Nofar recalled how in Israel, recycling is a big deal; however, she thought she couldn’t do anything about environmental impacts. One day, when she was walking down a main street in the heavily polluted city of Shanghai, she noticed that a little girl had a Hello Kitty air pollution mask on. Something about seeing air pollution masks specifically made for little children made it feel different, and that something needed to be done (dream!).
On campus, Nofar became president of Green Shanghai (team!), where she implemented long-term projects harnessing the Shanghai and NYU networks. After a year of trials and tribulations with permitting, she was able to establish an urban farm on campus and use a composting system on campus. She built relationships with other organizations, including the Natural Resources Defense Council (NRDC), other universities, and Toms, among others.
Nofar was a leader in “Go Green Week” – a week where students are challenged to be more green (beam!). The Shanghai campus held 13 events, including a vegan/vegetarian challenge, energy consumption reduction, films, PETA events, ‘trash fashion shows,’ and 15 other speakers. This initiative has inspired other NYU campuses, other universities, and groups in many different cities. In March 2017, the Go Green Week will have inspired China’s first environmental film festival. This might sound easy, but Nofar noted that there is no word for “vegetarian” in Mandarin!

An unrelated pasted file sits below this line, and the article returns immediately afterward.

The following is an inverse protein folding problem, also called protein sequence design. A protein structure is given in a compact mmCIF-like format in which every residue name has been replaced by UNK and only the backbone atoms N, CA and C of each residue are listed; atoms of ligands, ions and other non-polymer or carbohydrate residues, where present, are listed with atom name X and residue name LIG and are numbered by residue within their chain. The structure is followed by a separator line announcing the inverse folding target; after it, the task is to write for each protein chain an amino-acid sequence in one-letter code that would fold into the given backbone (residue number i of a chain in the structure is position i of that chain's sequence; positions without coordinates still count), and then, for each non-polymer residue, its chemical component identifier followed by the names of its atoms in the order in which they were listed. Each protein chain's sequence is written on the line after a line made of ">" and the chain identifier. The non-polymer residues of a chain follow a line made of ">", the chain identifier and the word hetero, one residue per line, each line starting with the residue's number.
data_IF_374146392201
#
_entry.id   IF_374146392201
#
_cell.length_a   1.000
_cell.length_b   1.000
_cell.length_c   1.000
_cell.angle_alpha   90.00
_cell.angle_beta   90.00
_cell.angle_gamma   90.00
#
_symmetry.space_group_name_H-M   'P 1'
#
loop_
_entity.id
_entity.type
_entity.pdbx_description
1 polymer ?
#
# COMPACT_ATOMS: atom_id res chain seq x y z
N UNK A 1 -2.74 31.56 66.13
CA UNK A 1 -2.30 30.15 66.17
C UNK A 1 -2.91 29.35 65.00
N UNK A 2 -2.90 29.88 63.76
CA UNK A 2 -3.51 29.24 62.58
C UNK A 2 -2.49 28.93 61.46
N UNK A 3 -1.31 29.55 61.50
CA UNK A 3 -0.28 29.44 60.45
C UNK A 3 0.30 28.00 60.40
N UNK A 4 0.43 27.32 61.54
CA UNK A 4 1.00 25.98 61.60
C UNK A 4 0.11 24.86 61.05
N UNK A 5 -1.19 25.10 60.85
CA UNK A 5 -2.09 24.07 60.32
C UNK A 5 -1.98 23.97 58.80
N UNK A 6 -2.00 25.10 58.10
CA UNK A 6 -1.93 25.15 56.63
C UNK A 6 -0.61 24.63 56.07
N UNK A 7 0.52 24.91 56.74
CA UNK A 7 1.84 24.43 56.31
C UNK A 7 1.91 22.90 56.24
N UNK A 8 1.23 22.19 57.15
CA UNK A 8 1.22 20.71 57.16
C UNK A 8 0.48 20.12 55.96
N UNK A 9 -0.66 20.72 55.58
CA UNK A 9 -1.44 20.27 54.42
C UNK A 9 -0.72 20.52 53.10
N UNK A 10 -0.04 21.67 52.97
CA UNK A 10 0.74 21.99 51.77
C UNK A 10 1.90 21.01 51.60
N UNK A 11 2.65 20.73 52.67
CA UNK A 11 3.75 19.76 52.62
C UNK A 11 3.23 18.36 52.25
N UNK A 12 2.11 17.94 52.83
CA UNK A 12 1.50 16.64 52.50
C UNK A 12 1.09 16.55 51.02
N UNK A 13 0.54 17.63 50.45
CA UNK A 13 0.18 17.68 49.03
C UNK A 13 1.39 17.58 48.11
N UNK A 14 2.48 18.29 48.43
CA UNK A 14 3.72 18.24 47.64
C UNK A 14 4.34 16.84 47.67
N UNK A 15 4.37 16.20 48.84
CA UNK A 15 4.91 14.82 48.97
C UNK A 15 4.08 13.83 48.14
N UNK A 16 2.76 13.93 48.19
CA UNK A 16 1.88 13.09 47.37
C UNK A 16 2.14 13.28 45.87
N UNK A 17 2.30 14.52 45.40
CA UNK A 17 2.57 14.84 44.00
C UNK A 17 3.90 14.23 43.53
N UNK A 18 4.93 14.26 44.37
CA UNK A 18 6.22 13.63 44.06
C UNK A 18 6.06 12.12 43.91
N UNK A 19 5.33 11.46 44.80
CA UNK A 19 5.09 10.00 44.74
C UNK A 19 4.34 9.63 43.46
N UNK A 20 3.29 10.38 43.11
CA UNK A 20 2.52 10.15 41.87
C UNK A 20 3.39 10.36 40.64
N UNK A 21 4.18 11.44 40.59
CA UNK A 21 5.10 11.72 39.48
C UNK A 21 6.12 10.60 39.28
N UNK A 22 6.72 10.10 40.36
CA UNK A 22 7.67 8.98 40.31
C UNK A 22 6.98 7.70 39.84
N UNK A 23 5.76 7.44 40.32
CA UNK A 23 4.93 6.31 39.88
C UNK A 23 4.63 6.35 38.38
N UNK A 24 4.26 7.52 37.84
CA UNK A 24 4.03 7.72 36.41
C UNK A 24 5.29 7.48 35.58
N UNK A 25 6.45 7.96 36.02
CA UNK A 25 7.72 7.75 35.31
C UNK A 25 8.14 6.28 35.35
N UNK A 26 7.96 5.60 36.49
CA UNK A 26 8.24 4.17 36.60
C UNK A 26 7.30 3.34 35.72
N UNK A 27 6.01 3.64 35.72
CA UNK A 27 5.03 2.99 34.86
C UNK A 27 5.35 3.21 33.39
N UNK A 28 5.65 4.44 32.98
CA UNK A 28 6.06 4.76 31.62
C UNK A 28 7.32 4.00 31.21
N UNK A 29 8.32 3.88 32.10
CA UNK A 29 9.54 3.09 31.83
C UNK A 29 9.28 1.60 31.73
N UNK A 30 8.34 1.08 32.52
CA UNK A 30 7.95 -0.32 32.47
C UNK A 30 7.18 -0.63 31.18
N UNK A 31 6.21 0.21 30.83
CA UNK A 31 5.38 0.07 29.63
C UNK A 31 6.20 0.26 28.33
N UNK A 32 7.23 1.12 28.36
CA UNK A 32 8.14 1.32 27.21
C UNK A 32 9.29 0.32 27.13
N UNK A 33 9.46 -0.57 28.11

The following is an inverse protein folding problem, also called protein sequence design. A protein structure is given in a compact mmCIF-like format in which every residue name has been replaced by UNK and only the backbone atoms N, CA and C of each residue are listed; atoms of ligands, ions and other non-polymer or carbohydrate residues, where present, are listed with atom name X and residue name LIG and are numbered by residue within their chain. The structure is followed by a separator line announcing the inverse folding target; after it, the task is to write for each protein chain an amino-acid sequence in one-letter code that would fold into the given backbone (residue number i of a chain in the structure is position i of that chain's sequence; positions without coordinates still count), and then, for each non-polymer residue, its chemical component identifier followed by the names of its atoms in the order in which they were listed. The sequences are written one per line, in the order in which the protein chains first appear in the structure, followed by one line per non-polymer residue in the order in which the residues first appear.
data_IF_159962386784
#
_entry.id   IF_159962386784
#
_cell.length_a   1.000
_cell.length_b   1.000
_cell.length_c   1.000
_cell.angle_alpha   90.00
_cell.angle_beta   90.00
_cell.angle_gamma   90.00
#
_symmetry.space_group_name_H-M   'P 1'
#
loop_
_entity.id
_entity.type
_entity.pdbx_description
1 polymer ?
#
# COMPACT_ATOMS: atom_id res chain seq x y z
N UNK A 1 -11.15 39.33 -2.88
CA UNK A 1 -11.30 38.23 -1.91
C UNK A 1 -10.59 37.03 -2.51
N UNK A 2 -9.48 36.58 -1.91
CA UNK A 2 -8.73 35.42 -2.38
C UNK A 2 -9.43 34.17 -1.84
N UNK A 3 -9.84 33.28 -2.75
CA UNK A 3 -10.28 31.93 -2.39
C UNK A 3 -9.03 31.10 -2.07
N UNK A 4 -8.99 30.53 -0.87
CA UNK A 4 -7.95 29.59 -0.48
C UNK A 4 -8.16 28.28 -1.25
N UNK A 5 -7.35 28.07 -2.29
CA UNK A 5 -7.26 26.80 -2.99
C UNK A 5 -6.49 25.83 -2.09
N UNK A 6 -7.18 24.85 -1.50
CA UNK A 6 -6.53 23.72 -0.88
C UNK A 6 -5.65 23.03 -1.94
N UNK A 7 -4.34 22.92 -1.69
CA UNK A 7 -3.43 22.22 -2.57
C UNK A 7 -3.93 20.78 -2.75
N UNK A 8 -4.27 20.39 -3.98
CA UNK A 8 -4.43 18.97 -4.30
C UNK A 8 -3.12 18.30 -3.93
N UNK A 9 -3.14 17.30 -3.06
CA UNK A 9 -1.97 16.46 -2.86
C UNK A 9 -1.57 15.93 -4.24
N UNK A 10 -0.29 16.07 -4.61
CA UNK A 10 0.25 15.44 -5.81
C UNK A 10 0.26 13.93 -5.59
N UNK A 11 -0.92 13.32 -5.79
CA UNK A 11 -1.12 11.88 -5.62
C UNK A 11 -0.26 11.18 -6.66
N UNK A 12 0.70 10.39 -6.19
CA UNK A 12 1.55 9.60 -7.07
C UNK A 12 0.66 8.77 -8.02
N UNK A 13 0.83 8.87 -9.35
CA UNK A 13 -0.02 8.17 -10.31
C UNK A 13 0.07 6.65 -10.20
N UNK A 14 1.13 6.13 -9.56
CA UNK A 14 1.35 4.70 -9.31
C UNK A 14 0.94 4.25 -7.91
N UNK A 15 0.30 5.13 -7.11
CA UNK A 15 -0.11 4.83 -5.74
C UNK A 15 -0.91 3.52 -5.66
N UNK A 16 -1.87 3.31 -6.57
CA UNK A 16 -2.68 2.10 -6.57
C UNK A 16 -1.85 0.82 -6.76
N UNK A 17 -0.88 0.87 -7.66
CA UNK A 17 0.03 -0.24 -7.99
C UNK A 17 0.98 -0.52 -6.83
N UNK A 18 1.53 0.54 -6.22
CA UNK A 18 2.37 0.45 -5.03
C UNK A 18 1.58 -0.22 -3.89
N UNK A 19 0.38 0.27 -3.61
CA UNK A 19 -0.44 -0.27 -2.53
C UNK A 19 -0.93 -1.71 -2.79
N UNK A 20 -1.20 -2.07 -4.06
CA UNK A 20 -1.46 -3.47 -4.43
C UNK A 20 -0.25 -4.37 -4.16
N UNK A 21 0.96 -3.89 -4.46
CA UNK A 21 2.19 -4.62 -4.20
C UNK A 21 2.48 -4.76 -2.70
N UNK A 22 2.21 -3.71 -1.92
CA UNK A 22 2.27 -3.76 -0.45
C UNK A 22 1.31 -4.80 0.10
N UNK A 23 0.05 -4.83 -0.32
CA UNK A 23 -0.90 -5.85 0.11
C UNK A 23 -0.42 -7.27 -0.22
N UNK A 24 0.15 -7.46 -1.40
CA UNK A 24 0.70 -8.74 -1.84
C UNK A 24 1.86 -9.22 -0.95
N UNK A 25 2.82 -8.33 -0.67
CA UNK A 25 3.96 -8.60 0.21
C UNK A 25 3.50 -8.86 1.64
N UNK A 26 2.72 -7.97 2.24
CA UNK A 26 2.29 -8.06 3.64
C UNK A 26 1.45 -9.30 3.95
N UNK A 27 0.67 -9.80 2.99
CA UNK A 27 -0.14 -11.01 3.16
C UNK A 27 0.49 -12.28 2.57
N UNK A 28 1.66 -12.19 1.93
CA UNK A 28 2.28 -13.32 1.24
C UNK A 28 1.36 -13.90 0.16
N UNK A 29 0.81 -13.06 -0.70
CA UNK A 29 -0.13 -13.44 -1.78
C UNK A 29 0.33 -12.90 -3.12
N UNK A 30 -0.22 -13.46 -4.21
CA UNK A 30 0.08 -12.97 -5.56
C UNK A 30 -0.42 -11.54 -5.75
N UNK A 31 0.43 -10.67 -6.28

“Environmental issues are not that hard to tackle, but are for all of us to solve,” Nofar concluded. Her point is that suffering is happening now, and now is the time to act. Air pollution is obvious in Shanghai and around the world. Damage can be seen in the tap water, soil pollution, and even earthquakes. It’s up to all of us to try to overcome these obstacles.
After the awards were passed to the recipients, Janine noted that we are seeing the impacts from climate change around the world and that more than ever, action is needed to move forward on clean energy and sustainability initiatives.
Penny added that one of the most important things we can be doing is reducing the barriers to getting good green jobs. The message should be that anyone can have a green job – that things like retraining, advanced degrees, or be scientifically trained are not required to be in a green profession. For example, roofers can push weatherization on new roofs; and window installers can install energy efficient windows – both green jobs. For long-term sustainability, we need to communicate that green is for everyone, not just people with four year degrees.